|06-24-2008, 09:42 AM||#1|
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Join Date: Nov 2002
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Americans See Truth In A Range Of Faiths
Americans see truth in a range of faiths, massive study finds__________________
State among nation's least religious
By Michael Paulson, Boston Globe Staff | June 24, 2008
The United States is a nation of believers: most Americans say they believe in God, they pray, and they attend worship services regularly; they also believe in angels and demons, in heaven and hell, and in miracles.
But they also say, contradicting the teachings of many faiths, that truth comes in many forms. Large majorities of Americans say that many religions - not just their own - can lead to eternal life, and that there is more than one way to interpret religious teachings, according to a massive new study of religion in America conducted by the Pew Forum on Religion & Public Life and released yesterday.
"Even though the country is highly religious . . . most Americans are, in fact, not dogmatic about their faith," said Luis Lugo, director of the Pew Forum.
New Englanders are among the least likely to say they are religious, according to the study. Massachusetts lags behind the nation - often near the bottom of all states - in the percentage of its residents who say they are certain that God exists, that they believe the word of God is literally true, that religion is very important in their lives, or that they attend worship weekly or pray daily.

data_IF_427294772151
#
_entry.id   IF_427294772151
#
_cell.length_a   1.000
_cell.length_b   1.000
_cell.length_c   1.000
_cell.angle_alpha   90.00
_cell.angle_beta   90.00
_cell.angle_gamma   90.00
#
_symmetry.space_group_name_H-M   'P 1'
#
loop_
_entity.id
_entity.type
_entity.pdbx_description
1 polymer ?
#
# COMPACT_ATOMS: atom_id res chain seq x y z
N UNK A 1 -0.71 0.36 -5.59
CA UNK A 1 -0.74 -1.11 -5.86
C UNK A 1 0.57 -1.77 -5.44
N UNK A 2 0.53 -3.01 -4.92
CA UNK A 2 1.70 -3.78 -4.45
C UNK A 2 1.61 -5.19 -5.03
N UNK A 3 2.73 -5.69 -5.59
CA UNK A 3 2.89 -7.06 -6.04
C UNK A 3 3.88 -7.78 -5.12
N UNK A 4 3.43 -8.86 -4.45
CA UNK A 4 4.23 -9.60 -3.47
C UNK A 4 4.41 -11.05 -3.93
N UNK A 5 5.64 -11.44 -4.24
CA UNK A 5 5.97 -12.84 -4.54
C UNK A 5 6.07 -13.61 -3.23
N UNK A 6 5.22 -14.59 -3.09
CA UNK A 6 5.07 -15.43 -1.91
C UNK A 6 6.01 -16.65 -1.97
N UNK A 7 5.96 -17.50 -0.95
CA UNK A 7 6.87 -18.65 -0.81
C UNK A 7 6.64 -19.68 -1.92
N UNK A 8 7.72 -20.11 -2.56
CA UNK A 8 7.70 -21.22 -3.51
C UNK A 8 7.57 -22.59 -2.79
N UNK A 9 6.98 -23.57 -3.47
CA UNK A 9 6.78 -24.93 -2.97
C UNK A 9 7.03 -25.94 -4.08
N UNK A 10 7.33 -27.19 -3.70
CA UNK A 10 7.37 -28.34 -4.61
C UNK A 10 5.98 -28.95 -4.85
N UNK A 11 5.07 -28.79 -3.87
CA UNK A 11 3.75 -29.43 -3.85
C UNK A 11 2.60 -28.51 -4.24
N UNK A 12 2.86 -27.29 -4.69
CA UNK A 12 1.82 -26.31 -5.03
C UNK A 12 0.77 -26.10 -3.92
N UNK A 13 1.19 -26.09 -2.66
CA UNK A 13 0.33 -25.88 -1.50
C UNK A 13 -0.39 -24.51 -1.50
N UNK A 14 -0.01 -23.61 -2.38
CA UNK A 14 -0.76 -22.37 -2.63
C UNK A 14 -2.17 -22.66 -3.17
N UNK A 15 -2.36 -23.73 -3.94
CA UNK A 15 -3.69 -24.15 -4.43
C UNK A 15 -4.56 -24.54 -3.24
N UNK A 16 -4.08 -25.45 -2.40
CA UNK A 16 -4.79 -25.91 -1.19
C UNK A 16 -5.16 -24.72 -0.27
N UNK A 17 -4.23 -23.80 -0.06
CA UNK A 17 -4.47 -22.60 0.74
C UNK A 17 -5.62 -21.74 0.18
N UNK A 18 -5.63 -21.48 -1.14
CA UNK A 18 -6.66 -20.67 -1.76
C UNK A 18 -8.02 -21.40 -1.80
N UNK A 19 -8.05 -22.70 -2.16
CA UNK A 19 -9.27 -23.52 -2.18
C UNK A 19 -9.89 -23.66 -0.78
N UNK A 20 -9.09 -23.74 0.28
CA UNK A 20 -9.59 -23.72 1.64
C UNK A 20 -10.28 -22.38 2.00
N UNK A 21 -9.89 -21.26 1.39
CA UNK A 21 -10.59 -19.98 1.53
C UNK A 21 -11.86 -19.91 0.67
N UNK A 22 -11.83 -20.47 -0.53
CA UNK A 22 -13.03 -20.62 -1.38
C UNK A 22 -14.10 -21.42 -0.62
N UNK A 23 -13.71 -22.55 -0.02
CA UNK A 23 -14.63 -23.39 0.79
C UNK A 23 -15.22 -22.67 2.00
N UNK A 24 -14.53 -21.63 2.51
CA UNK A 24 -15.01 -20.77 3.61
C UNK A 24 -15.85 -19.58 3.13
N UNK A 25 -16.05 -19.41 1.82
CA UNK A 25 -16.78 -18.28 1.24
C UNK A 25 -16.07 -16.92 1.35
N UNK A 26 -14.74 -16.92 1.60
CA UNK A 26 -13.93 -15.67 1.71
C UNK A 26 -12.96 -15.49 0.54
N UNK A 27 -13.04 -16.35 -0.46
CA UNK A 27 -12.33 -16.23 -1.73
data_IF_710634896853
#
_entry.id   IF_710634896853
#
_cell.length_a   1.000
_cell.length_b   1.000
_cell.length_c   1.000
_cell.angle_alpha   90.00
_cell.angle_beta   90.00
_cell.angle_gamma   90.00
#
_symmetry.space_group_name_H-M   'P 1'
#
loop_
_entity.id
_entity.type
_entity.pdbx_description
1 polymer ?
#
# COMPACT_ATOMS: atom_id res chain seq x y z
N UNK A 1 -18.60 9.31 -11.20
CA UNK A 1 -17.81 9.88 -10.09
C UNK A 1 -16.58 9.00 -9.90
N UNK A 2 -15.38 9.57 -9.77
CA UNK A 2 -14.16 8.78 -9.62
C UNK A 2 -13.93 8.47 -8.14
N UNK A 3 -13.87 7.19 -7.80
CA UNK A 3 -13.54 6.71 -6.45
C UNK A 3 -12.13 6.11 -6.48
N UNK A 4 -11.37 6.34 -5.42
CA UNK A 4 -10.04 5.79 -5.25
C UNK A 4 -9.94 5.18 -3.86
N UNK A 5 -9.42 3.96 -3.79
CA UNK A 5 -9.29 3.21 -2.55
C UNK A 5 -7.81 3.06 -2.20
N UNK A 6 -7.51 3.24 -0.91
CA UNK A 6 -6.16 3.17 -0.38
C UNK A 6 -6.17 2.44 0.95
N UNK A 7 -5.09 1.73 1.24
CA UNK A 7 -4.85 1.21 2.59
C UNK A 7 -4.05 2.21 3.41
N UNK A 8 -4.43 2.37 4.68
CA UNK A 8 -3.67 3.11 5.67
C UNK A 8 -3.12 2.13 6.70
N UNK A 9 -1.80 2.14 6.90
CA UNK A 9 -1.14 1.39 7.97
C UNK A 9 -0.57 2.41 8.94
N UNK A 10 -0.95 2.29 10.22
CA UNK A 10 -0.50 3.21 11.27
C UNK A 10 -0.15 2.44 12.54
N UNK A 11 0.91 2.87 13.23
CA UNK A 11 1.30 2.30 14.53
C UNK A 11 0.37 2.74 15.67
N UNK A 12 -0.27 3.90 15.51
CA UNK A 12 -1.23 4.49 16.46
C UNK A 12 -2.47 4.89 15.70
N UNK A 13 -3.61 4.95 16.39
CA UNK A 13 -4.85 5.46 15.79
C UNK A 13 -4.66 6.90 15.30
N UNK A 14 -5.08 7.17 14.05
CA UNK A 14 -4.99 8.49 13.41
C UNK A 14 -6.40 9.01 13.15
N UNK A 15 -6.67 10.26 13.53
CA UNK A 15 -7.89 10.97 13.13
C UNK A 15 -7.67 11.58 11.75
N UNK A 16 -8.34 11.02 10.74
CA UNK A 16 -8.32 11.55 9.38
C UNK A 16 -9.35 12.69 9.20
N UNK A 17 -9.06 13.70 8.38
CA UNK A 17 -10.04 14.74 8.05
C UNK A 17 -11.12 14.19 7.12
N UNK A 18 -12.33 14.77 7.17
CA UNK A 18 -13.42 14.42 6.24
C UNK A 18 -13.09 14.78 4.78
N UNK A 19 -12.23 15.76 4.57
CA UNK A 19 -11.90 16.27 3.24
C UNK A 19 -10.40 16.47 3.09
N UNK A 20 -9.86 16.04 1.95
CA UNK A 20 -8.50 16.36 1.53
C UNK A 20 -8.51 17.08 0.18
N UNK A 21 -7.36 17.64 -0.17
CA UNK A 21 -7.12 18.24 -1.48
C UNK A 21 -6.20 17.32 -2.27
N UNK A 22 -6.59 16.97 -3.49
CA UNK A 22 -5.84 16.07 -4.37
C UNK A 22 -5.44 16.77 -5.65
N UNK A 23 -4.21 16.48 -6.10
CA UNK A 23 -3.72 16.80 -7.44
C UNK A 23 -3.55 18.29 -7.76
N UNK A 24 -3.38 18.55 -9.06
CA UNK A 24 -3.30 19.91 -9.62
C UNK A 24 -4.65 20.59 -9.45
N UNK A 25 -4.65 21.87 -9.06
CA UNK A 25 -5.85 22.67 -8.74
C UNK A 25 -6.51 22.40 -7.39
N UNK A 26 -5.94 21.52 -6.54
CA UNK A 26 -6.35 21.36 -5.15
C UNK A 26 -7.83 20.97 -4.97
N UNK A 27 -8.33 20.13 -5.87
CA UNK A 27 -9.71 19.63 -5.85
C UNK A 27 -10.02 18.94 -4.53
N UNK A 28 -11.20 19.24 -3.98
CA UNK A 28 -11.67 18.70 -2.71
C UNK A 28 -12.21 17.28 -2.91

The study confirms a fact known widely by scholars of religion in public life: the more often people attend worship, the more likely they are to be politically conservative. Mormons and evangelical Protestants are the most likely to be doctrinally orthodox and politically conservative, while Jews, Buddhists, Hindus, and atheists are more liberal in both their theology and their politics, the study finds.
But there is tremendous diversity within each faith - among evangelical Protestants, for example, only 52 percent describe themselves as conservative, and 30 percent say they follow government and public affairs only some of the time. Although evangelicals have traditionally been viewed as Republican voters, the poll suggests a significant minority do not view themselves as conservative, a fact reflected this year as Democratic presidential candidate Barack Obama tries to reach out to evangelical voters.
"The diversity within Americans' religious communities is not as widely reported as perhaps it should be," said John C. Green, a senior fellow at the Pew Forum. "There is a tendency to focus on the most vocal members of religious traditions, that often happen to be the most orthodox, or the most traditional, or the most observant, largely ignoring people of more moderate views, or who are largely nominal in their religiosity."